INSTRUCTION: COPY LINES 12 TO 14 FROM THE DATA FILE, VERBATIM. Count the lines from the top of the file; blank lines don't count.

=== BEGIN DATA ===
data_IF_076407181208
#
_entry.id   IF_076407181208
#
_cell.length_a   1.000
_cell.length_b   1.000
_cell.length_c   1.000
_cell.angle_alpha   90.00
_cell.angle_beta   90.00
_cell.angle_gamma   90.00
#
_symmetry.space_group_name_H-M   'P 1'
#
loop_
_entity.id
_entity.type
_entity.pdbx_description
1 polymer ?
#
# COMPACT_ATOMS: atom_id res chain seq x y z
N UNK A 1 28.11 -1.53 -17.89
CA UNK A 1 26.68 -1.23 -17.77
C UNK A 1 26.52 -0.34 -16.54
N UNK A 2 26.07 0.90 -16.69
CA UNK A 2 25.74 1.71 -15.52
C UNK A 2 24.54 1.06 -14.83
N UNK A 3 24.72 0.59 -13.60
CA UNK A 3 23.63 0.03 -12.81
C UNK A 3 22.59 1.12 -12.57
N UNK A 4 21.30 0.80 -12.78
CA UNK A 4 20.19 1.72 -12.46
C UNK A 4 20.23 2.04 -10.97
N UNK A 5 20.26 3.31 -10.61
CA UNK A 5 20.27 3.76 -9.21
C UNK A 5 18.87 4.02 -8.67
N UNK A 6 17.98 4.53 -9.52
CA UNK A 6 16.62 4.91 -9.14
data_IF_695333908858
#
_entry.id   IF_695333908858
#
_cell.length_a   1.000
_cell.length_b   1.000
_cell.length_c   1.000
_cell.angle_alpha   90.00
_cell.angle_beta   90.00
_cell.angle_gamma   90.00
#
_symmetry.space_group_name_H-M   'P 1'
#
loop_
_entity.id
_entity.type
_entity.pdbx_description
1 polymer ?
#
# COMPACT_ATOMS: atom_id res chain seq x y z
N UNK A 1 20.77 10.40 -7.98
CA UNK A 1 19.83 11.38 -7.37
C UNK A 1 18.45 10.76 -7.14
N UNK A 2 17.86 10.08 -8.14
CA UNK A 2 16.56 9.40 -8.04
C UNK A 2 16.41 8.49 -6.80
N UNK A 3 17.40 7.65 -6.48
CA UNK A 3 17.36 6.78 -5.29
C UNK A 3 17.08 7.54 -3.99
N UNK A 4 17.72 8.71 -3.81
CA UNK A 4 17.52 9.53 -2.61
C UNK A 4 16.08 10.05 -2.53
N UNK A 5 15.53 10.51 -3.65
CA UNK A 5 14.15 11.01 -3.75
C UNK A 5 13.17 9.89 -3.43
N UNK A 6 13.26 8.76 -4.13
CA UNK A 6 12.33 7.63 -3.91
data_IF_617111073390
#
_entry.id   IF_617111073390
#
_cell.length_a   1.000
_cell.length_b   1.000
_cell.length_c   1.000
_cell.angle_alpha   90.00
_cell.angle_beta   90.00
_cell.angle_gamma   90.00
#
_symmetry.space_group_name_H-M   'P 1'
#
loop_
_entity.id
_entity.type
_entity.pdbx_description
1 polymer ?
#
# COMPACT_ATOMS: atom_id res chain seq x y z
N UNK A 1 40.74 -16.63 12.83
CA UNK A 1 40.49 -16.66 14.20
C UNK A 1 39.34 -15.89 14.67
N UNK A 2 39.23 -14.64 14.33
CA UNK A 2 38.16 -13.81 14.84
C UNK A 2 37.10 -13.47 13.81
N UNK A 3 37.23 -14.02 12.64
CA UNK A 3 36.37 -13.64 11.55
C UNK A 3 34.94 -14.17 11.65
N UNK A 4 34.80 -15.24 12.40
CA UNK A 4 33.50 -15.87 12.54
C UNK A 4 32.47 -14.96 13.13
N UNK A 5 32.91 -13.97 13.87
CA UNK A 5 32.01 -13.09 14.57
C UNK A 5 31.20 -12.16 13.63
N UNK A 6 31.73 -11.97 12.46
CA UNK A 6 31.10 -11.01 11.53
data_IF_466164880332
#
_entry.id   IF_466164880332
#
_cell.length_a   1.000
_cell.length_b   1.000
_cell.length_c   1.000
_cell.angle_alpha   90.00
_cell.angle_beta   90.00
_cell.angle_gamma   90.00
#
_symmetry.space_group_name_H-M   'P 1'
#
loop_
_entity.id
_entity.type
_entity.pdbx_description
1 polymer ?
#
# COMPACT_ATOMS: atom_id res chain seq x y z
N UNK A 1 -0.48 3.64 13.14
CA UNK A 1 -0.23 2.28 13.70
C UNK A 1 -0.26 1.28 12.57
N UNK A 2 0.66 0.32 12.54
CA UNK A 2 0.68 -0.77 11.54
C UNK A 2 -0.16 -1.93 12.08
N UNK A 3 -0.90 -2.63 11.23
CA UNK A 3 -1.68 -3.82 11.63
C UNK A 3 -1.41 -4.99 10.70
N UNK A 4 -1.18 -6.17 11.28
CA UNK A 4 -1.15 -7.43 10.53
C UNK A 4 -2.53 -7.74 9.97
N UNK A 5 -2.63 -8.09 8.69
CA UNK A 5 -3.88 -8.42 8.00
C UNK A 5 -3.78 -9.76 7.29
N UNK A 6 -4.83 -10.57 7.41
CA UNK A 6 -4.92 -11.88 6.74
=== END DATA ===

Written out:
_symmetry.space_group_name_H-M   'P 1'
#
loop_